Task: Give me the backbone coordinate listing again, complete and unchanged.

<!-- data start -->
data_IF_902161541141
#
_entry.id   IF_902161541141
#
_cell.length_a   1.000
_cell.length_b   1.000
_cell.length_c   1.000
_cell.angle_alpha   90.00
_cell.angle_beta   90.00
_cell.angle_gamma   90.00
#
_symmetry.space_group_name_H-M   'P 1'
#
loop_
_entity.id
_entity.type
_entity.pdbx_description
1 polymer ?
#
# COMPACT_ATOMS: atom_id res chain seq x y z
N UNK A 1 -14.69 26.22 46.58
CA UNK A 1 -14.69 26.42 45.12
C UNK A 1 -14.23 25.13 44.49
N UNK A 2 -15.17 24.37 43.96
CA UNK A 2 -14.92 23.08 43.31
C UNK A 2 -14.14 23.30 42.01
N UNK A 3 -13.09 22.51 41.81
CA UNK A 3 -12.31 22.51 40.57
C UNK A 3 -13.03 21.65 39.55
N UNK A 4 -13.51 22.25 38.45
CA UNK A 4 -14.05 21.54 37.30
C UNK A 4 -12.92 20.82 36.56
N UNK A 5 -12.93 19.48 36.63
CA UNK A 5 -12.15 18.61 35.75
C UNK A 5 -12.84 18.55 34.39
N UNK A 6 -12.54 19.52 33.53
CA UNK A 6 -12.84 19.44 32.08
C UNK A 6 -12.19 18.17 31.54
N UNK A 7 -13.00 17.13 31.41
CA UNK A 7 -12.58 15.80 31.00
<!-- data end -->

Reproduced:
data_IF_902161541141
#
_entry.id   IF_902161541141
#
_cell.length_a   1.000
_cell.length_b   1.000
_cell.length_c   1.000
_cell.angle_alpha   90.00
_cell.angle_beta   90.00
_cell.angle_gamma   90.00
#
_symmetry.space_group_name_H-M   'P 1'
#
loop_
_entity.id
_entity.type
_entity.pdbx_description
1 polymer ?
#
# COMPACT_ATOMS: atom_id res chain seq x y z
N UNK A 1 -14.69 26.22 46.58
CA UNK A 1 -14.69 26.42 45.12
C UNK A 1 -14.23 25.13 44.49
N UNK A 2 -15.17 24.37 43.96
CA UNK A 2 -14.92 23.08 43.31
C UNK A 2 -14.14 23.30 42.01
N UNK A 3 -13.09 22.51 41.81
CA UNK A 3 -12.31 22.51 40.57
C UNK A 3 -13.03 21.65 39.55
N UNK A 4 -13.51 22.25 38.45
CA UNK A 4 -14.05 21.54 37.30
C UNK A 4 -12.92 20.82 36.56
N UNK A 5 -12.93 19.48 36.63
CA UNK A 5 -12.15 18.61 35.75
C UNK A 5 -12.84 18.55 34.39
N UNK A 6 -12.54 19.52 33.53
CA UNK A 6 -12.84 19.44 32.08
C UNK A 6 -12.19 18.17 31.54
N UNK A 7 -13.00 17.13 31.41
CA UNK A 7 -12.58 15.80 31.00